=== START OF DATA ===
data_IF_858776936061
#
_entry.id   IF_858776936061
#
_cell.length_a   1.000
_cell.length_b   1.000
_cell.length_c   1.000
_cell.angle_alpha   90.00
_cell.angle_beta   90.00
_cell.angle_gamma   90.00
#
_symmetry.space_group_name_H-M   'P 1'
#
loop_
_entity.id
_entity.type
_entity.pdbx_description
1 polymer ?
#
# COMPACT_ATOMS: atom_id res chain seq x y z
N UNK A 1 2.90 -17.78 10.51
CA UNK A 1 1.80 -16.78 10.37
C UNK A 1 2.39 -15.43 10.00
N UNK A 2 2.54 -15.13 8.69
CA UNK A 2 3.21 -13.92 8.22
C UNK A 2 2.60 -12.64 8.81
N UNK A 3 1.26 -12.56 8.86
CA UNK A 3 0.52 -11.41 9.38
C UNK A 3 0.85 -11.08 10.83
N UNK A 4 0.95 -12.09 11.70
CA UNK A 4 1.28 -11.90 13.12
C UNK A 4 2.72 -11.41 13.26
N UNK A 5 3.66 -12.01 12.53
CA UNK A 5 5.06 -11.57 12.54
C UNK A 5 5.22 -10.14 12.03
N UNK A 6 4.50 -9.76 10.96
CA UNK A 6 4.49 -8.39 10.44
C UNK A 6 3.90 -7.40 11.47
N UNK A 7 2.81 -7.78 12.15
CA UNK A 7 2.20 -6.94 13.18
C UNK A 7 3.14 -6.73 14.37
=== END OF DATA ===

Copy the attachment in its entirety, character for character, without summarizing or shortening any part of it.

data_IF_858776936061
#
_entry.id   IF_858776936061
#
_cell.length_a   1.000
_cell.length_b   1.000
_cell.length_c   1.000
_cell.angle_alpha   90.00
_cell.angle_beta   90.00
_cell.angle_gamma   90.00
#
_symmetry.space_group_name_H-M   'P 1'
#
loop_
_entity.id
_entity.type
_entity.pdbx_description
1 polymer ?
#
# COMPACT_ATOMS: atom_id res chain seq x y z
N UNK A 1 2.90 -17.78 10.51
CA UNK A 1 1.80 -16.78 10.37
C UNK A 1 2.39 -15.43 10.00
N UNK A 2 2.54 -15.13 8.69
CA UNK A 2 3.21 -13.92 8.22
C UNK A 2 2.60 -12.64 8.81
N UNK A 3 1.26 -12.56 8.86
CA UNK A 3 0.52 -11.41 9.38
C UNK A 3 0.85 -11.08 10.83
N UNK A 4 0.95 -12.09 11.70
CA UNK A 4 1.28 -11.90 13.12
C UNK A 4 2.72 -11.41 13.26
N UNK A 5 3.66 -12.01 12.53
CA UNK A 5 5.06 -11.57 12.54
C UNK A 5 5.22 -10.14 12.03
N UNK A 6 4.50 -9.76 10.96
CA UNK A 6 4.49 -8.39 10.44
C UNK A 6 3.90 -7.40 11.47
N UNK A 7 2.81 -7.78 12.15
CA UNK A 7 2.20 -6.94 13.18
C UNK A 7 3.14 -6.73 14.37